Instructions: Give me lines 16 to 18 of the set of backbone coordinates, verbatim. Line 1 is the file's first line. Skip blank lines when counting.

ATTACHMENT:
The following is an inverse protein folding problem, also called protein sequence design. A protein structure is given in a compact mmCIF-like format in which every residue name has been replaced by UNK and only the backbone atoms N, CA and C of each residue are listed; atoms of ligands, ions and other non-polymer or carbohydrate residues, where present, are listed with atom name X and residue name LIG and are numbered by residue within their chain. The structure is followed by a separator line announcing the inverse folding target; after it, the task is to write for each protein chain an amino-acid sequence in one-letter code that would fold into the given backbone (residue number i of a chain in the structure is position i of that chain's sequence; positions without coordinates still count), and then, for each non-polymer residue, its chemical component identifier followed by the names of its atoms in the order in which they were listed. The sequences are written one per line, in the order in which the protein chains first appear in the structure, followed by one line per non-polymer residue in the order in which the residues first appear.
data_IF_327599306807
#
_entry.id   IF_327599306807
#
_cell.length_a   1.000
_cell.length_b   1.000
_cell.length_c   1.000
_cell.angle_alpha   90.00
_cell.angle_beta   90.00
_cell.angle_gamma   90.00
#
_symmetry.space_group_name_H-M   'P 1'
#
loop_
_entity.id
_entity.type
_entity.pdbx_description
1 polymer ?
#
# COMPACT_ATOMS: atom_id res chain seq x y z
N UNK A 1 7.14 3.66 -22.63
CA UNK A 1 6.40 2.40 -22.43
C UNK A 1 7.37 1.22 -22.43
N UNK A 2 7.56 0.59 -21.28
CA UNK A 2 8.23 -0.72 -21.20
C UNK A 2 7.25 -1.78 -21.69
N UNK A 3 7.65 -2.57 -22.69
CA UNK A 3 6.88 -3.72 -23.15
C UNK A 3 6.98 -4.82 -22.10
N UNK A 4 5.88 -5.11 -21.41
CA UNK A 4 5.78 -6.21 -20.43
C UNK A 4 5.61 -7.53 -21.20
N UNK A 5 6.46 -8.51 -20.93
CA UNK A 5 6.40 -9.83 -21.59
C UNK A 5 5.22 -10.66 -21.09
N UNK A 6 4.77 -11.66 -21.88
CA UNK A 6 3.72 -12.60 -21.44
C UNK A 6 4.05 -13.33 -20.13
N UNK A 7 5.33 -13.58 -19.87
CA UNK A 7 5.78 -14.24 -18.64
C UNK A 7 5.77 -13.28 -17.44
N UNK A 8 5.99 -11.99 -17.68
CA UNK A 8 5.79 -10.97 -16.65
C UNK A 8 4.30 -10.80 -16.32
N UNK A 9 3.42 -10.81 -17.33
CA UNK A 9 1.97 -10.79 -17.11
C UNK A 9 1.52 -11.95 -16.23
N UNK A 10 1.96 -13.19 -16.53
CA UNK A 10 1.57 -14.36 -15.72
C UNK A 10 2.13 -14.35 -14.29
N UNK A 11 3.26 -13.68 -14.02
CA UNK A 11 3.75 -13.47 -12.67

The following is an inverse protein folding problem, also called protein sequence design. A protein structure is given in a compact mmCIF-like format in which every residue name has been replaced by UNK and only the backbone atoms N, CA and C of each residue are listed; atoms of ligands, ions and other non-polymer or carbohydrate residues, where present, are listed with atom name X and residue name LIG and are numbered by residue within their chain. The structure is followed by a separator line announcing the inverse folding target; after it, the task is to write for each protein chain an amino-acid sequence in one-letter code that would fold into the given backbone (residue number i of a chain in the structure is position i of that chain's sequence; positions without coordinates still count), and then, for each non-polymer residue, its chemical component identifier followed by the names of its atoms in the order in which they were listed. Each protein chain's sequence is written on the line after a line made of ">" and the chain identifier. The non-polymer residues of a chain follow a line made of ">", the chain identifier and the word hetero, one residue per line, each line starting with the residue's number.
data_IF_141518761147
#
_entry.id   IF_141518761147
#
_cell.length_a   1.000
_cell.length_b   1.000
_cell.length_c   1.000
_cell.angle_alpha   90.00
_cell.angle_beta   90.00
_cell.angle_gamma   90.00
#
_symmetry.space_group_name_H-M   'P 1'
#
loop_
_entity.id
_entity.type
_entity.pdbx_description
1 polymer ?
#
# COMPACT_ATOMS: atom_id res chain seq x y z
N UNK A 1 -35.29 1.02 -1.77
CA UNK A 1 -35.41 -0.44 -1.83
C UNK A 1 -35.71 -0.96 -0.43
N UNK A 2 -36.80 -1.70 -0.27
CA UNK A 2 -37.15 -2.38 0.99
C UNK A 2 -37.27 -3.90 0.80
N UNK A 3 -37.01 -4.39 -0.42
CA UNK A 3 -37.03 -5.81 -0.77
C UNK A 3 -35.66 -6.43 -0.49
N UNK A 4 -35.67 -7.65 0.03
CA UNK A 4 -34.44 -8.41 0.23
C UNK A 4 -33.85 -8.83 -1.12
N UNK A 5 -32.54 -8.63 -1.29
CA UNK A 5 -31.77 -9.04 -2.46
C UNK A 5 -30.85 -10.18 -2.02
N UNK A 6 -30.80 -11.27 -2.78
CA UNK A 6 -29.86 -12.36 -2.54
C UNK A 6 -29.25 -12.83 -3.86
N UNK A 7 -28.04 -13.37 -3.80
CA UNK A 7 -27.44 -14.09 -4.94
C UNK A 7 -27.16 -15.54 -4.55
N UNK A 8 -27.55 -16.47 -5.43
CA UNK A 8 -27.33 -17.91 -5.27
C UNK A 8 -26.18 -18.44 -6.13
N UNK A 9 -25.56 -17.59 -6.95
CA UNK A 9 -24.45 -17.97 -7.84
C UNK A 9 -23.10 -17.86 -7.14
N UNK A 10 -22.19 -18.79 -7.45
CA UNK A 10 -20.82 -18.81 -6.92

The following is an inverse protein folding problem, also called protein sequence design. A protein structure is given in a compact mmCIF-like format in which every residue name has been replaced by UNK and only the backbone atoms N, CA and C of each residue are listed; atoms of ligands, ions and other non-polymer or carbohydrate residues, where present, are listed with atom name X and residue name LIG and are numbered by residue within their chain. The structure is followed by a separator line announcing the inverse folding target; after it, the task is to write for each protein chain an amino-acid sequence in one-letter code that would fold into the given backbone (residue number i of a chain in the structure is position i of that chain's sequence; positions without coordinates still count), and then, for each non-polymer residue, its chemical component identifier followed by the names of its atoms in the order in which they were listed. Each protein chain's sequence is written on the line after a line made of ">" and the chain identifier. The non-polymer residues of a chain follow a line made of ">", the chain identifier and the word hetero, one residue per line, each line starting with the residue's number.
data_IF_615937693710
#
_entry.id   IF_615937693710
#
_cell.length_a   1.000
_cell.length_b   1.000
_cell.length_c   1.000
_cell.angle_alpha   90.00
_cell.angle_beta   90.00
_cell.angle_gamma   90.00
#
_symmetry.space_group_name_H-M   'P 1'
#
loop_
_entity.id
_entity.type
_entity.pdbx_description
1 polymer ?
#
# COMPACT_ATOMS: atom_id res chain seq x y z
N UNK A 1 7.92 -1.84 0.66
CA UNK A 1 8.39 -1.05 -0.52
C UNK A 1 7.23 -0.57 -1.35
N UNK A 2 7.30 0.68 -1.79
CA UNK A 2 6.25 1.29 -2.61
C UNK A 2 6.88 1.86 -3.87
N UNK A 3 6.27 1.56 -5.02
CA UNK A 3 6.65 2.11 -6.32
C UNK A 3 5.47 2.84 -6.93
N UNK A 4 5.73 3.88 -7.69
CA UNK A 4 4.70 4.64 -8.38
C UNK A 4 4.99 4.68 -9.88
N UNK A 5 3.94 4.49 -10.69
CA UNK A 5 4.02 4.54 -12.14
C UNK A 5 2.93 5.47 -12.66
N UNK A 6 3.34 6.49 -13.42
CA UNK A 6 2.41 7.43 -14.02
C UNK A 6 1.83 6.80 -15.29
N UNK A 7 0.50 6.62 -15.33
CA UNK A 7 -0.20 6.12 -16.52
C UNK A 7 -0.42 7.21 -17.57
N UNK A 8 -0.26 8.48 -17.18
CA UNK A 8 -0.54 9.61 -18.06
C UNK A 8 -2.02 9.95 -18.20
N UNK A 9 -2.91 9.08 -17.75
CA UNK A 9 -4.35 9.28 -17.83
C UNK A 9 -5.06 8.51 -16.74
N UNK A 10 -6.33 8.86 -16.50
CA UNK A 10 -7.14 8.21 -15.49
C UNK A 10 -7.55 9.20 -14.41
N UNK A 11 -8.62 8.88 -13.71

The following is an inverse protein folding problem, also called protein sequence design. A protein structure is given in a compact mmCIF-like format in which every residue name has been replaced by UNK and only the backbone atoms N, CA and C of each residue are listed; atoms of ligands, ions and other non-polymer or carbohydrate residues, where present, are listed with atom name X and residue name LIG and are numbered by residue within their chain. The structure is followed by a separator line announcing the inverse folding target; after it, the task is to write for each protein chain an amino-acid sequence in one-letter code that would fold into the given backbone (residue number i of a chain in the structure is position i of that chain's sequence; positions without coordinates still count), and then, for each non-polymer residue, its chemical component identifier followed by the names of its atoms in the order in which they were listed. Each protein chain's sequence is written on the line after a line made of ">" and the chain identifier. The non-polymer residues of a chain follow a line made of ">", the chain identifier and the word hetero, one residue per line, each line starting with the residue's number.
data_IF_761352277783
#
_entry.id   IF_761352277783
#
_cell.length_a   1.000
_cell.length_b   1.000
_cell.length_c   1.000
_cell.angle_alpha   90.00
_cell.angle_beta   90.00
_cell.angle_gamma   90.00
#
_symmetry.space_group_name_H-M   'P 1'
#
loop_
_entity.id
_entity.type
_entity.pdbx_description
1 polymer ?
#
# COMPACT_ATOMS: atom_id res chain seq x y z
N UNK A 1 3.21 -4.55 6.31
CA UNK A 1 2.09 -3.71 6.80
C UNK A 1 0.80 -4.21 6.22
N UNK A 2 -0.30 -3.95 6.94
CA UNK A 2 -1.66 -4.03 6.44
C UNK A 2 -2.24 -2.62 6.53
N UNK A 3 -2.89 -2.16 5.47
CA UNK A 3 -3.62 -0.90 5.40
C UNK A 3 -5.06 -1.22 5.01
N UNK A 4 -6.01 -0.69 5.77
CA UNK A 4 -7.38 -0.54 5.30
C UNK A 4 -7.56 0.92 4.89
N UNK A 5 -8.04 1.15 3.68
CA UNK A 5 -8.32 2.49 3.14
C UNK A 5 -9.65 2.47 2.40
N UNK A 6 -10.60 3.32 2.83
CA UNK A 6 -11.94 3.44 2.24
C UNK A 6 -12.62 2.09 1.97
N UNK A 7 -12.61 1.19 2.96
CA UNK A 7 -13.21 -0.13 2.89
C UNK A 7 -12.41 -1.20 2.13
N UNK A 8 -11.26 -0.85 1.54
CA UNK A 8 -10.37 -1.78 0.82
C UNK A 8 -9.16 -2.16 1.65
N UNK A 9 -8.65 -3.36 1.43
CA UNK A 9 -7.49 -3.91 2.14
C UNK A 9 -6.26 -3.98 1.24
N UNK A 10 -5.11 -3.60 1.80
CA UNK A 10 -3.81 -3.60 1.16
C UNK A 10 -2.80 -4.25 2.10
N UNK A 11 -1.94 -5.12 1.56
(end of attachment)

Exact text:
_entity.id
_entity.type
_entity.pdbx_description